author by wageslave - (moderator)publication date Wed Apr 16, 2014 20:48Report this post to the editors

Michelle / Tom

stop making up stuff, pretending to be other people
then answering your own posts
or you will be banned ok?

Last warning!!!


author by Bankrupt - in Limbopublication date Wed Jun 04, 2014 16:22Report this post to the editors

Mortgage Delinquents, Moral Hazard, is there hope according to the news in today's Independent?

If you read the case study, then read between the lines, it sure opens up avenues of negotiation for people who have negative equity homes, certain mortgage arrears and unsecured loans with the credit unions and with credit card companies.

They say the 'devil is in the detail' but this devil has been hiding since this legislation was introduced in 2013.

What is important to note is that instead of bankruptcy over a 5 year period, restricted living expenses, uncertainty of deals falling through with negative impacts on the family, the banks and the PIA's, you can now get focused and be out of your economic crisis which emerged in 2008 in three months.

The case study:

The family concerned. They had a small business and it failed. Significantly they are living on reduced income from low paying jobs. They are not in a position to meet their mortgage repayments or other unsecured debt payments eg Credit Union debts, credit cards.


Borrowed 320,000 e (date unknown); the value of the house at present is 140,000* e
therefore their negative equity is 180,000 e and other secured debt is 35,000 e. The latest option/gestures by the banks may be of interest to many. It is called:-

"Accelerated Personal Insolvency Arrangement".
It means, if successful, the family in relation to their mortage laden home, will be out of the debt in three months. The key point here is that they once again "become solvent".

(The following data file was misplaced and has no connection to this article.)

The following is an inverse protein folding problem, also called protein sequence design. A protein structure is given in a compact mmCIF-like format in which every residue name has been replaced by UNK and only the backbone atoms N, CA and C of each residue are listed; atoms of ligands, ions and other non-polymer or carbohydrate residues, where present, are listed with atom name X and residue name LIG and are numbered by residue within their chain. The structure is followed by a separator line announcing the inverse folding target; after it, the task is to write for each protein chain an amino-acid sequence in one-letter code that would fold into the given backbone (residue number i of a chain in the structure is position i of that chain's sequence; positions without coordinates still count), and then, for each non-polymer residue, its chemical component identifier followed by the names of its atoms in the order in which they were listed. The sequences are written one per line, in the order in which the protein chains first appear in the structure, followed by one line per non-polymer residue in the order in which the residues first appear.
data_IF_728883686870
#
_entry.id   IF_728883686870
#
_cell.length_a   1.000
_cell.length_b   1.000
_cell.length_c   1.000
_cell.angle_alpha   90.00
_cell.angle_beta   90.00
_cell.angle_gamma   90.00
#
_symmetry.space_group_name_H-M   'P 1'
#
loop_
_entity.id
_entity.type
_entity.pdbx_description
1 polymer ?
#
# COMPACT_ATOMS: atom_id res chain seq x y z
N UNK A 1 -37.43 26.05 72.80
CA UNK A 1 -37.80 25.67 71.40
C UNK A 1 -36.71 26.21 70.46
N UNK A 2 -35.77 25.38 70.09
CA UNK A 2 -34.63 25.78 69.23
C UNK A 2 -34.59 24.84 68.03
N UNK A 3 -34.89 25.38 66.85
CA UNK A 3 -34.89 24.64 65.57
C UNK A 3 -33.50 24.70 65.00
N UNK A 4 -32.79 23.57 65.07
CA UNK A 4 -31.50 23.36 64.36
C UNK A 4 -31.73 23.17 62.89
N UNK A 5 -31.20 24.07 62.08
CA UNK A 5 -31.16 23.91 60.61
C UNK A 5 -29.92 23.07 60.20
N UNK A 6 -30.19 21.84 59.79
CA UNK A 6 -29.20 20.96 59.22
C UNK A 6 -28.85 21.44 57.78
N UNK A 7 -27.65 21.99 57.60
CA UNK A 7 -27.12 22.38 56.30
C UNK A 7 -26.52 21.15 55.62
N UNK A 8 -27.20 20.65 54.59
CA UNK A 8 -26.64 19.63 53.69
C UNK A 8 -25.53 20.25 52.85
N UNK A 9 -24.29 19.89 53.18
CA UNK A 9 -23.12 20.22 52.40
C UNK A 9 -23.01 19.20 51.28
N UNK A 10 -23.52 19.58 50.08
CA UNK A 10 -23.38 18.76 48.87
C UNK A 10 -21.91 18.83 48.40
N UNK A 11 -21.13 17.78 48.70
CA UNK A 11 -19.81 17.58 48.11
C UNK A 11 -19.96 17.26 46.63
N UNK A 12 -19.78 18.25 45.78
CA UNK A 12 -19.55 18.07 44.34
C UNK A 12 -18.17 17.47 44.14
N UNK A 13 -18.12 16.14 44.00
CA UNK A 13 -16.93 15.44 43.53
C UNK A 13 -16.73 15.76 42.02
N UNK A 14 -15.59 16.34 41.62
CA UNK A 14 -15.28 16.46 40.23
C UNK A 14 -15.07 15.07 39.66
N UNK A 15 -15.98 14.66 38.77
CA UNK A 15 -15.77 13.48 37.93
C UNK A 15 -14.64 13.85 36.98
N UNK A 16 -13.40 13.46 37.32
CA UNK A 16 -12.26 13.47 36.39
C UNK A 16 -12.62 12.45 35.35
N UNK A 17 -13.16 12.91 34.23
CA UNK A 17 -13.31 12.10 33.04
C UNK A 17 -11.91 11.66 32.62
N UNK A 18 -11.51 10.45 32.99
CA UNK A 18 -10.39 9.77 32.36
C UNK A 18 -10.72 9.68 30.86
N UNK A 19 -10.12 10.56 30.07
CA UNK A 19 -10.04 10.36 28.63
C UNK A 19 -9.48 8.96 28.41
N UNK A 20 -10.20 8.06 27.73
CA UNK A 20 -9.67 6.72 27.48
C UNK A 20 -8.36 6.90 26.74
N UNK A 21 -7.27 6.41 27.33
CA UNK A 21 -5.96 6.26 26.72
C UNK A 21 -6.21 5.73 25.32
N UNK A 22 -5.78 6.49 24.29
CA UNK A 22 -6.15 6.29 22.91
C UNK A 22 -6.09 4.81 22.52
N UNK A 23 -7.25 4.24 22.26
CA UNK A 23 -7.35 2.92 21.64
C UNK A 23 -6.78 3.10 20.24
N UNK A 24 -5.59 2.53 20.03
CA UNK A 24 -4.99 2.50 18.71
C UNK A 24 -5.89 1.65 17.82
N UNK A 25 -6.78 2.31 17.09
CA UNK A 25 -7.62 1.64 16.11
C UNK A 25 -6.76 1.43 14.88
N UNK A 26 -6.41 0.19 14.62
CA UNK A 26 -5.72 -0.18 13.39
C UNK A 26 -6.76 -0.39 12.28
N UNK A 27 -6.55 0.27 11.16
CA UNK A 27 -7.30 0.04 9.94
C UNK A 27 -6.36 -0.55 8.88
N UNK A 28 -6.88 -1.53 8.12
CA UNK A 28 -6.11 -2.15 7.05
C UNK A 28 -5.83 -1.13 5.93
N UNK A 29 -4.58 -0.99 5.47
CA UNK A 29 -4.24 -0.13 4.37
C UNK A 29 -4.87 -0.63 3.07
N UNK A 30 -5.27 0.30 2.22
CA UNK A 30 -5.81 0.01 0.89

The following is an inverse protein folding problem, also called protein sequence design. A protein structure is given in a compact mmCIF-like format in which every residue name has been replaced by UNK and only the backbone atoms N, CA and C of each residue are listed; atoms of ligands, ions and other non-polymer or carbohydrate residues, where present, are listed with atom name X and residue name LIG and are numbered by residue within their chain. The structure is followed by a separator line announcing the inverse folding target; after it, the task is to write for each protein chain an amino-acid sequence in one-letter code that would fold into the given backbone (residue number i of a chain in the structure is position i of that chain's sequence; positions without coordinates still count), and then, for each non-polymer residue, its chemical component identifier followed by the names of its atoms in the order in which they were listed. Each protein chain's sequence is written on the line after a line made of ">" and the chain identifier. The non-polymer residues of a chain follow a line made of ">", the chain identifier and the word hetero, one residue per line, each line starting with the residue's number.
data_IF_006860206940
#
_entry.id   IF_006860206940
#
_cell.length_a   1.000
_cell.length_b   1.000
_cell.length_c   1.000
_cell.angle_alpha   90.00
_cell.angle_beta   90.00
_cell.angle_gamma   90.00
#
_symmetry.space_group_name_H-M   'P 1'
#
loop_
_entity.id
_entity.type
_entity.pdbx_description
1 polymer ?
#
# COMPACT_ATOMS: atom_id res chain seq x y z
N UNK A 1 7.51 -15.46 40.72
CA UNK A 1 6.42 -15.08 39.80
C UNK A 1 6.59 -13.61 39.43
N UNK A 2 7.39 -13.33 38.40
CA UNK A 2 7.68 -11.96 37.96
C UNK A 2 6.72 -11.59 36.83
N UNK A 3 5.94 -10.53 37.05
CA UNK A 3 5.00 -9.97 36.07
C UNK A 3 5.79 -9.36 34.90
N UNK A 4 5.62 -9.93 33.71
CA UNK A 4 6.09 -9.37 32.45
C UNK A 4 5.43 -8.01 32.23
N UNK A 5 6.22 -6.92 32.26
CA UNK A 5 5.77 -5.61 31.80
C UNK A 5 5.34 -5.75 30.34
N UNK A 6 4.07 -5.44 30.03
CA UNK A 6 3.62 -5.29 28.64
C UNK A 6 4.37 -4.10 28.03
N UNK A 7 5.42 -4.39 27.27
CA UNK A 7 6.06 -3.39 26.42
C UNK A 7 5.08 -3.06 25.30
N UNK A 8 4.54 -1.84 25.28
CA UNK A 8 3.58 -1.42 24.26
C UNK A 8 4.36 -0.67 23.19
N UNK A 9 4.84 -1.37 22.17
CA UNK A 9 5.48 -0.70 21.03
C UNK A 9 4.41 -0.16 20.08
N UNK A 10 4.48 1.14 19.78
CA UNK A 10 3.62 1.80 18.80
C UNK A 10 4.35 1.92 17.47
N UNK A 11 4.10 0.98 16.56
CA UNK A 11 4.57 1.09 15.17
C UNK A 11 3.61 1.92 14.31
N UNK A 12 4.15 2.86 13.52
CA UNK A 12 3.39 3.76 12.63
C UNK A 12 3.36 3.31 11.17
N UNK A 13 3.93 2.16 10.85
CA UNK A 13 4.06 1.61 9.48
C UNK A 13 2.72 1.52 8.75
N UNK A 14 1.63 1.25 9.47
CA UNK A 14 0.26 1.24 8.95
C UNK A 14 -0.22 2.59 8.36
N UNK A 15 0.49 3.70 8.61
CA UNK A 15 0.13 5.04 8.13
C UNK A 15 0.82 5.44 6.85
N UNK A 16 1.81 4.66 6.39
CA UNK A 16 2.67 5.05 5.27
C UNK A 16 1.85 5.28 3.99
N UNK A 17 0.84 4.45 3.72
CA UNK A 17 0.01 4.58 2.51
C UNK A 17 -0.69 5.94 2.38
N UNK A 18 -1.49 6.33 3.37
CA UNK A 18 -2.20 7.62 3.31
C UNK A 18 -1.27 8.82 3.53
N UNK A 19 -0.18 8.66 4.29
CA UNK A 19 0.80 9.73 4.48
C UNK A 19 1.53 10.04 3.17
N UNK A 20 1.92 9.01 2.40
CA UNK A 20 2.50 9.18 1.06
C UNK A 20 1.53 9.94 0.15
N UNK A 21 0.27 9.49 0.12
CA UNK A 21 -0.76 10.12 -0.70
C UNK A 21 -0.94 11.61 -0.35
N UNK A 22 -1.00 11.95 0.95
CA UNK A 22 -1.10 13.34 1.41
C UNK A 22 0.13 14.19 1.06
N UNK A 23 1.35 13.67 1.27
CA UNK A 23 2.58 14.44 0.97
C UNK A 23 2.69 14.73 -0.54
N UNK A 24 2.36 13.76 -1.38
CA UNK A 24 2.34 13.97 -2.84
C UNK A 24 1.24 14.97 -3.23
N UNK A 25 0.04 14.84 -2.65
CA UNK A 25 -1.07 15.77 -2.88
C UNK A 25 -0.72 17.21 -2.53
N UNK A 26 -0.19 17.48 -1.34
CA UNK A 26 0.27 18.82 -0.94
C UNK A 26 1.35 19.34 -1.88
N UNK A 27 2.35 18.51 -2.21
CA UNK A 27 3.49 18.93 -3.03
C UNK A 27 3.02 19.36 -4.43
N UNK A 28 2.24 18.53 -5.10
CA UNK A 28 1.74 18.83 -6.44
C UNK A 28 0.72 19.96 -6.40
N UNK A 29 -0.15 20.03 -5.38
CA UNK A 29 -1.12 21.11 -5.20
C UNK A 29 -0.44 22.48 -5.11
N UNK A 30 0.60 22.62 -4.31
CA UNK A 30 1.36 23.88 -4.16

To negotiate this deal i.e. 'to get over the line' as referred to in the article, you have to be in a position 'to tap family and friends' for a 10,000 e 'bullet payment'. If you are successful and the Bank agrees to the write off of 180,000 e from the mortgage, which also facilitates the write-down of the 35,000 e unsecured debts, you have a situation where the unsecured debt is written-down to ZERO. The family can then resume paying reduced mortgage payments and no longer have debts relating to credit cards, credit unions amounting to 35,000 e leaving the family free re-construct their lives.

Is this a life-line to so many people who have lived in fear of being evicted from their family homes? Now is the time to ensure that if the banks are agreeable to these "Accelerated Personal Insolvency Arrangements" to kickstart the momentum and find ways of raising the 10,000 waiver of unsecured debt arrangement with vigour and enthusiasm.

Ireland is renowned for raising funds for the Third World. What if we could raise funds to pay the 10,000e waiver from debt obligations of our fellow homeowners?

A potential bankrupt in limbo who hopes what he reads in paper today is a lifeline.

* Presently house prices are rising in Dublin, some say by 20%. Supply is limited but this makes this move by the banks ask questions about their predictions for house price increases.